Meanwhile, plaintiff applied for short-term disability leave at some point during his tenure. The complaint does not set forth why plaintiff sought disability leave or how long the leave lasted, but plaintiff's reference to returning to work on July 14, 2007 implies that Benderson granted the leave. Upon applying for disability leave, however, the CIO harassed plaintiff in an unspecified way. Two adverse events occurred when plaintiff returned from disability leave. First, plaintiff's co-workers harassed him about the medical basis for his disability leave. Since plaintiff had not told any co-workers about his health, he realized that "the defendant's representative"*fn4 disclosed his medical information to his co-workers. Second, Benderson denied plaintiff's request for a "light work schedule" to accommodate his disability. The CIO told plaintiff that he would be terminated if he could not "perform well," which presumably included working without whatever disability accommodations plaintiff sought. Plaintiff suffered "extreme mental and emotional anguish" as a result of all of Benderson's harassing conduct, which plaintiff described as creating a hostile work environment. The hostile work environment ultimately caused plaintiff to resign on September 4, 2007.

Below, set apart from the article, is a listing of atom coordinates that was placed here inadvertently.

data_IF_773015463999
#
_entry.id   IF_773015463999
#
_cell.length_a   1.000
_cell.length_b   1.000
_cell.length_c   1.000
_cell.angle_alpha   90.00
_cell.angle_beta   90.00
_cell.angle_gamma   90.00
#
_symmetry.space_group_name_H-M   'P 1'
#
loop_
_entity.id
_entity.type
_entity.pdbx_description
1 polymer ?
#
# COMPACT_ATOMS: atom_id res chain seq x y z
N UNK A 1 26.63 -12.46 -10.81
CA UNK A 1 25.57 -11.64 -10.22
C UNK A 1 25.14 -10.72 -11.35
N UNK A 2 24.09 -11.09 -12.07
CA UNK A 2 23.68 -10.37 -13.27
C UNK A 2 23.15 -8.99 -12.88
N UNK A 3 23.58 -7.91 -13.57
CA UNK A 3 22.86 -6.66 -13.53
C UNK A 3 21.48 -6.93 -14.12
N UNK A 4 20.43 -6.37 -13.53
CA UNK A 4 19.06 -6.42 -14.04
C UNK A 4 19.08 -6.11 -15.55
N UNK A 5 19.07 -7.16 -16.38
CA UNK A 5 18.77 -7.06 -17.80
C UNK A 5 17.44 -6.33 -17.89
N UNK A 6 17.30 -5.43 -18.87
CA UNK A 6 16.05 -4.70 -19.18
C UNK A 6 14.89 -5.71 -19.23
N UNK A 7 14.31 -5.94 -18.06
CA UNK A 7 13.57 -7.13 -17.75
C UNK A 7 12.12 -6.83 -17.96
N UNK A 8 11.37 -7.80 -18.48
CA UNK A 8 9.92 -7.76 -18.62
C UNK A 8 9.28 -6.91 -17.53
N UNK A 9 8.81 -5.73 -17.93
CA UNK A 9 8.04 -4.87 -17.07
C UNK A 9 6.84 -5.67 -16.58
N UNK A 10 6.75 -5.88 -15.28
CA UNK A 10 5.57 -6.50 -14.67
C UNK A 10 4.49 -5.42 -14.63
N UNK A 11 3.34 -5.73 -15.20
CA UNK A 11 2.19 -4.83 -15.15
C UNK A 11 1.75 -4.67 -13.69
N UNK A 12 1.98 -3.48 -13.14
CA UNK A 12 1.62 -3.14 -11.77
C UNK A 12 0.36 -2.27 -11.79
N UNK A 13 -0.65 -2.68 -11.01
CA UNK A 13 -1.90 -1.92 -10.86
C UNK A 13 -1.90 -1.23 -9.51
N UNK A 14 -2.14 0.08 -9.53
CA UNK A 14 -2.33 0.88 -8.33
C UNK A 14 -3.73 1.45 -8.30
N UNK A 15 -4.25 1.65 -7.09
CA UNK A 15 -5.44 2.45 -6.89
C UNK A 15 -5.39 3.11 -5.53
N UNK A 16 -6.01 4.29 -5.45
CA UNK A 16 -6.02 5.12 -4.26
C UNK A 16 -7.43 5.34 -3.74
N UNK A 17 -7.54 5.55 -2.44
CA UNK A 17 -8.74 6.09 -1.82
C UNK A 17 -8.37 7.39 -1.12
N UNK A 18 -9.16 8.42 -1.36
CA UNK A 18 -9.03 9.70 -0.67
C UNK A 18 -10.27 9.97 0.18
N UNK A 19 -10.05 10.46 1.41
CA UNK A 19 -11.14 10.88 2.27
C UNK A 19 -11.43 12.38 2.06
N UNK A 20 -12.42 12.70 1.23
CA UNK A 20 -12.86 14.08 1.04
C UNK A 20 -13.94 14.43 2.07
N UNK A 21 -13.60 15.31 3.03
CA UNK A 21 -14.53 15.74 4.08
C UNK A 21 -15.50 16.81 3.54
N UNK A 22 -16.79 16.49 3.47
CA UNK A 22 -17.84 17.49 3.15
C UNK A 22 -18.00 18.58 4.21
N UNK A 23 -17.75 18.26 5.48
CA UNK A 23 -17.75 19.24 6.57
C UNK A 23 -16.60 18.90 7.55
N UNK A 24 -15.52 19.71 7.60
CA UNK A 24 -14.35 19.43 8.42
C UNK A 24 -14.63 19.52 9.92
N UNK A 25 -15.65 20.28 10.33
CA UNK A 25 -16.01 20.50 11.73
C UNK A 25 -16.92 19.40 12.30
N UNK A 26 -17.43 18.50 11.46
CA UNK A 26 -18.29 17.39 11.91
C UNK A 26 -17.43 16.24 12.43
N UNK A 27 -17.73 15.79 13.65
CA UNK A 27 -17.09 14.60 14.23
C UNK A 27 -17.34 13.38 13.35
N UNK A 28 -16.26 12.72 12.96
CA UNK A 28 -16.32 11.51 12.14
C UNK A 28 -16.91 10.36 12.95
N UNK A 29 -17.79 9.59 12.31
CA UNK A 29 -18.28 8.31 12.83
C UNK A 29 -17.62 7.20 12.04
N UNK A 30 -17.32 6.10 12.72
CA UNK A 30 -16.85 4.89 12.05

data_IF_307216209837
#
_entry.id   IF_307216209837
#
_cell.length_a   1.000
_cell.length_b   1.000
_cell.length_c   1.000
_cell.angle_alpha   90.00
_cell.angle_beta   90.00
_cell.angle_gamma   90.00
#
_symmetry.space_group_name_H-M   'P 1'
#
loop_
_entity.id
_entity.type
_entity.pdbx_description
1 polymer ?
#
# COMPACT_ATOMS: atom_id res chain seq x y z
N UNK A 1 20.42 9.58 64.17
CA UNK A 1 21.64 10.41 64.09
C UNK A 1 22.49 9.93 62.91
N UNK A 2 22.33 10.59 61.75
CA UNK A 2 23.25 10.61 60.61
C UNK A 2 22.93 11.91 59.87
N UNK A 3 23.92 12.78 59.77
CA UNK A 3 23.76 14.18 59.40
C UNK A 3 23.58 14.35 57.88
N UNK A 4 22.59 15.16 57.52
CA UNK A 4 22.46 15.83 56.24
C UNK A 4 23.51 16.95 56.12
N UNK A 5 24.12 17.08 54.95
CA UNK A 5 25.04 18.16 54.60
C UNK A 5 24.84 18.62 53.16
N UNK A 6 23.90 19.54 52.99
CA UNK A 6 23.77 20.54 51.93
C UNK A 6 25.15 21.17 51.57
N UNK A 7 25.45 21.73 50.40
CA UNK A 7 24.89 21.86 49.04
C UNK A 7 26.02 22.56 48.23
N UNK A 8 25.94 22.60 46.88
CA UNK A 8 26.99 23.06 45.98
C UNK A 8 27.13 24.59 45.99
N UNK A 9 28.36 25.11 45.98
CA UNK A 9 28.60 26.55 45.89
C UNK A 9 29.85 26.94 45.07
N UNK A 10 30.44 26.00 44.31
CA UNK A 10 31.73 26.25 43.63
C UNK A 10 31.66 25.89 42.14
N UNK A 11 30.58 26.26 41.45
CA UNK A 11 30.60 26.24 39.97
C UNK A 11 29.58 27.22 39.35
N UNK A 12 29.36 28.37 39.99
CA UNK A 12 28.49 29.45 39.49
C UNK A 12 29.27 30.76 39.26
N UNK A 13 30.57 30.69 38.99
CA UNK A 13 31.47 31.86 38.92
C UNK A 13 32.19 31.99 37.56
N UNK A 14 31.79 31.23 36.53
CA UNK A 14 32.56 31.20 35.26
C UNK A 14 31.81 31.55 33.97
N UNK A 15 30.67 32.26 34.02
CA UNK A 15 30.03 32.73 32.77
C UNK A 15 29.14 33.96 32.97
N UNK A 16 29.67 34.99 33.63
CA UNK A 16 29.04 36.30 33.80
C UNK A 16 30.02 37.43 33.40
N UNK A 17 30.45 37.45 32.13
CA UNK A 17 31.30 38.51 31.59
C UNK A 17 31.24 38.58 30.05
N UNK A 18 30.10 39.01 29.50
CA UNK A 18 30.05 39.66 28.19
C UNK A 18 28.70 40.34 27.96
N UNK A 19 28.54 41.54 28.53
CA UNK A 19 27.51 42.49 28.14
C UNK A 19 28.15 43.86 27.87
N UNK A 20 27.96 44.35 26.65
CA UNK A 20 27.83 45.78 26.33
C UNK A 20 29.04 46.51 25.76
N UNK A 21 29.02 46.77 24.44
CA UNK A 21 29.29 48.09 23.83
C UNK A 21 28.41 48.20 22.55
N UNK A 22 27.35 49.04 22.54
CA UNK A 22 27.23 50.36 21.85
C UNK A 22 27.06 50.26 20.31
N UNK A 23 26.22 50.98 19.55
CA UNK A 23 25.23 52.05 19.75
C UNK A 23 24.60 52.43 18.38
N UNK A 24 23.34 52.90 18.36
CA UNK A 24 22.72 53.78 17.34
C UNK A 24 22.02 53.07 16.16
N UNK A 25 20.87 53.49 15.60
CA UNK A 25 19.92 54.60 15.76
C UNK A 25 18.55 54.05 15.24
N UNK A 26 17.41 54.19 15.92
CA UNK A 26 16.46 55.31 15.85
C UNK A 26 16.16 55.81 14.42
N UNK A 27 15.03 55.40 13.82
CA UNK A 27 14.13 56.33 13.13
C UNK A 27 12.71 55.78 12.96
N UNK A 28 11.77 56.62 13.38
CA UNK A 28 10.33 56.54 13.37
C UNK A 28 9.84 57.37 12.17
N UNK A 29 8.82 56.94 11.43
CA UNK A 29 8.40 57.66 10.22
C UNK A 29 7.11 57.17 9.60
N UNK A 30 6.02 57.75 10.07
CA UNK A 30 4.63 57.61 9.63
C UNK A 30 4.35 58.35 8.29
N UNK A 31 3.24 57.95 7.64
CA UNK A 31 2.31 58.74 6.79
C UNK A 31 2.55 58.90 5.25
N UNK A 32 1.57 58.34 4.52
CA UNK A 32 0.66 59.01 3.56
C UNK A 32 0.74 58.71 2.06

How plaintiff sought redress after his resignation is important because it affects some of his claims. Plaintiff never filed any kind of complaint with either the EEOC or the NYSDHR. Plaintiff waited almost exactly three years after his resignation to bring suit on August 30, 2010, serving the complaint on Benderson's corporate counsel at Benderson's Buffalo office. (See Dkt. No. 2.) When plaintiff commenced this action, he barely delineated any specific claims or theories of liability. Instead, plaintiff asserted in the fourth paragraph of the complaint that he was bringing the action under five different sources of statutory authority: the Family and Medical Leave Act of 1993 ("FMLA"), 29 U.S.C. §§ 2601--2654; the Americans with Disabilities Act of 1990 ("ADA"), 42 U.S.C. § 12101--12213; Title VII of the Civil Rights Act of 1964 ("Title VII"), 42 U.S.C. § 2000e to 2000e-17; the Fourteenth Amendment; and the Health Insurance Portability and Accountability Act of 1996 ("HIPAA"), 110 Stat. 1936 (codified as amended in scattered sections of U.S. Code). Plaintiff then proceeded to plead the facts summarized above.